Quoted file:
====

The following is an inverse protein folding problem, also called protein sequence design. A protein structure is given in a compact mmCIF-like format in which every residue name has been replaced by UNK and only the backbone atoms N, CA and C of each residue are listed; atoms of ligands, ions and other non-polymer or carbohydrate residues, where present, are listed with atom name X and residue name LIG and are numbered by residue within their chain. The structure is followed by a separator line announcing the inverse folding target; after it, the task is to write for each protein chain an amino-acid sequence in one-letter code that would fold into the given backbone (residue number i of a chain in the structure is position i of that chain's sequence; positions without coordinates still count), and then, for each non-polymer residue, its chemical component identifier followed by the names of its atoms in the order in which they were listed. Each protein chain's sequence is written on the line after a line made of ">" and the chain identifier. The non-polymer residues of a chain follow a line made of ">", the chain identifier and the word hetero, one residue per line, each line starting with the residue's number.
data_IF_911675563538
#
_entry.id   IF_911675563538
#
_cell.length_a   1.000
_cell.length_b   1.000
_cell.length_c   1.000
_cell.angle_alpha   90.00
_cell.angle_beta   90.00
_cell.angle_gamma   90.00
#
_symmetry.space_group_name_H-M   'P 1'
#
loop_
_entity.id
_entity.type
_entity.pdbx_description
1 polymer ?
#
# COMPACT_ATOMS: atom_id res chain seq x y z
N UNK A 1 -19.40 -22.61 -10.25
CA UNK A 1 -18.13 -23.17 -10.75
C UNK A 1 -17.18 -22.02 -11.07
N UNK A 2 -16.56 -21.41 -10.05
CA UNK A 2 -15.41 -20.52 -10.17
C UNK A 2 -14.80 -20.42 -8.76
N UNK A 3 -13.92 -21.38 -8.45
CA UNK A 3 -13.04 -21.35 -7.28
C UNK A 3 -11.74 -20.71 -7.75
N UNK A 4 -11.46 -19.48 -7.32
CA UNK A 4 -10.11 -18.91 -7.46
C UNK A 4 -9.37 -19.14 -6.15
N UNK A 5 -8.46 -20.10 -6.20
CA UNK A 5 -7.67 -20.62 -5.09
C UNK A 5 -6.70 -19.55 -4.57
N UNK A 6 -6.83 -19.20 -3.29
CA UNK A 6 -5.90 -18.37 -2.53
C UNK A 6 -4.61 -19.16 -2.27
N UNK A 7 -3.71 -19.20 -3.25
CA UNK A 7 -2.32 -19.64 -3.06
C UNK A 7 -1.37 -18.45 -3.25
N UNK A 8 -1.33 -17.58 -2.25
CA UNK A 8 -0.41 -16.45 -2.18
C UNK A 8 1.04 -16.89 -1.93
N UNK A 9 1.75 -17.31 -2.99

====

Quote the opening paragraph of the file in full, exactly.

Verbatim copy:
The following is an inverse protein folding problem, also called protein sequence design. A protein structure is given in a compact mmCIF-like format in which every residue name has been replaced by UNK and only the backbone atoms N, CA and C of each residue are listed; atoms of ligands, ions and other non-polymer or carbohydrate residues, where present, are listed with atom name X and residue name LIG and are numbered by residue within their chain. The structure is followed by a separator line announcing the inverse folding target; after it, the task is to write for each protein chain an amino-acid sequence in one-letter code that would fold into the given backbone (residue number i of a chain in the structure is position i of that chain's sequence; positions without coordinates still count), and then, for each non-polymer residue, its chemical component identifier followed by the names of its atoms in the order in which they were listed. Each protein chain's sequence is written on the line after a line made of ">" and the chain identifier. The non-polymer residues of a chain follow a line made of ">", the chain identifier and the word hetero, one residue per line, each line starting with the residue's number.